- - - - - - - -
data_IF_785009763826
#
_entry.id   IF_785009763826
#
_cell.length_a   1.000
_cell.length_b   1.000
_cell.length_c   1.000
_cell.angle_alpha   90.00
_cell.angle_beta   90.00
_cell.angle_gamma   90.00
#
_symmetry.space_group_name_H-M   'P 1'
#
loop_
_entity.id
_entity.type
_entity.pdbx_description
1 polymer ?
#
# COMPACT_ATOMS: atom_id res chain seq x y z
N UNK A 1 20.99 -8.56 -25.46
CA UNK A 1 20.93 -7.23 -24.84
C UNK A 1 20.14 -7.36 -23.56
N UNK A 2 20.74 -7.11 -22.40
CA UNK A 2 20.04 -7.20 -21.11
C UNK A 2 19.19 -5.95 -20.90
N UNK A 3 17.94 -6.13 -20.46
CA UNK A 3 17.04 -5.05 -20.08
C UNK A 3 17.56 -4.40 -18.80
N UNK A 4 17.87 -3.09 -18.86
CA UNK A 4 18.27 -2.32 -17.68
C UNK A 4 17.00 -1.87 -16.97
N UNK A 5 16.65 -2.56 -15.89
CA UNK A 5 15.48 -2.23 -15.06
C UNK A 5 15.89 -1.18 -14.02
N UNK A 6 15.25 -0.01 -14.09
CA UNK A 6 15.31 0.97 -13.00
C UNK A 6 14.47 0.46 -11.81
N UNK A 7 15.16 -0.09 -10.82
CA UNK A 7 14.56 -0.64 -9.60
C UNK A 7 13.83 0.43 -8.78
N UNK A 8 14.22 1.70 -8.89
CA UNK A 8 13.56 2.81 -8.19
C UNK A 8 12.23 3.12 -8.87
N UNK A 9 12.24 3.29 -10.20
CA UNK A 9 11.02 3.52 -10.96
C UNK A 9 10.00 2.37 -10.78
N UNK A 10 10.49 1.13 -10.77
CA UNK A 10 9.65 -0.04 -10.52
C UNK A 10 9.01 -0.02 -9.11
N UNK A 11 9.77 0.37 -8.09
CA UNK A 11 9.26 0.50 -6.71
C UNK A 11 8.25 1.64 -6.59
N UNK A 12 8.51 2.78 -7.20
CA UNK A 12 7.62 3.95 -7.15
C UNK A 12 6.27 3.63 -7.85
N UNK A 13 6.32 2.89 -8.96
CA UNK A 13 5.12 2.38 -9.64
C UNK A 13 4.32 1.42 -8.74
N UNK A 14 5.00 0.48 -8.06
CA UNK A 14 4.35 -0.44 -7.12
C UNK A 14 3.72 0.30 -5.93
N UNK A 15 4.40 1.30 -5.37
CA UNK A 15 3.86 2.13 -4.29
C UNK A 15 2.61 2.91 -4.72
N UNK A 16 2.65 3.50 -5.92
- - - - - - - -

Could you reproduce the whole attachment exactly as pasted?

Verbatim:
data_IF_785009763826
#
_entry.id   IF_785009763826
#
_cell.length_a   1.000
_cell.length_b   1.000
_cell.length_c   1.000
_cell.angle_alpha   90.00
_cell.angle_beta   90.00
_cell.angle_gamma   90.00
#
_symmetry.space_group_name_H-M   'P 1'
#
loop_
_entity.id
_entity.type
_entity.pdbx_description
1 polymer ?
#
# COMPACT_ATOMS: atom_id res chain seq x y z
N UNK A 1 20.99 -8.56 -25.46
CA UNK A 1 20.93 -7.23 -24.84
C UNK A 1 20.14 -7.36 -23.56
N UNK A 2 20.74 -7.11 -22.40
CA UNK A 2 20.04 -7.20 -21.11
C UNK A 2 19.19 -5.95 -20.90
N UNK A 3 17.94 -6.13 -20.46
CA UNK A 3 17.04 -5.05 -20.08
C UNK A 3 17.56 -4.40 -18.80
N UNK A 4 17.87 -3.09 -18.86
CA UNK A 4 18.27 -2.32 -17.68
C UNK A 4 17.00 -1.87 -16.97
N UNK A 5 16.65 -2.56 -15.89
CA UNK A 5 15.48 -2.23 -15.06
C UNK A 5 15.89 -1.18 -14.02
N UNK A 6 15.25 -0.01 -14.09
CA UNK A 6 15.31 0.97 -13.00
C UNK A 6 14.47 0.46 -11.81
N UNK A 7 15.16 -0.09 -10.82
CA UNK A 7 14.56 -0.64 -9.60
C UNK A 7 13.83 0.43 -8.78
N UNK A 8 14.22 1.70 -8.89
CA UNK A 8 13.56 2.81 -8.19
C UNK A 8 12.23 3.12 -8.87
N UNK A 9 12.24 3.29 -10.20
CA UNK A 9 11.02 3.52 -10.96
C UNK A 9 10.00 2.37 -10.78
N UNK A 10 10.49 1.13 -10.77
CA UNK A 10 9.65 -0.04 -10.52
C UNK A 10 9.01 -0.02 -9.11
N UNK A 11 9.77 0.37 -8.09
CA UNK A 11 9.26 0.50 -6.71
C UNK A 11 8.25 1.64 -6.59
N UNK A 12 8.51 2.78 -7.20
CA UNK A 12 7.62 3.95 -7.15
C UNK A 12 6.27 3.63 -7.85
N UNK A 13 6.32 2.89 -8.96
CA UNK A 13 5.12 2.38 -9.64
C UNK A 13 4.32 1.42 -8.74
N UNK A 14 5.00 0.48 -8.06
CA UNK A 14 4.35 -0.44 -7.12
C UNK A 14 3.72 0.30 -5.93
N UNK A 15 4.40 1.30 -5.37
CA UNK A 15 3.86 2.13 -4.29
C UNK A 15 2.61 2.91 -4.72
N UNK A 16 2.65 3.50 -5.92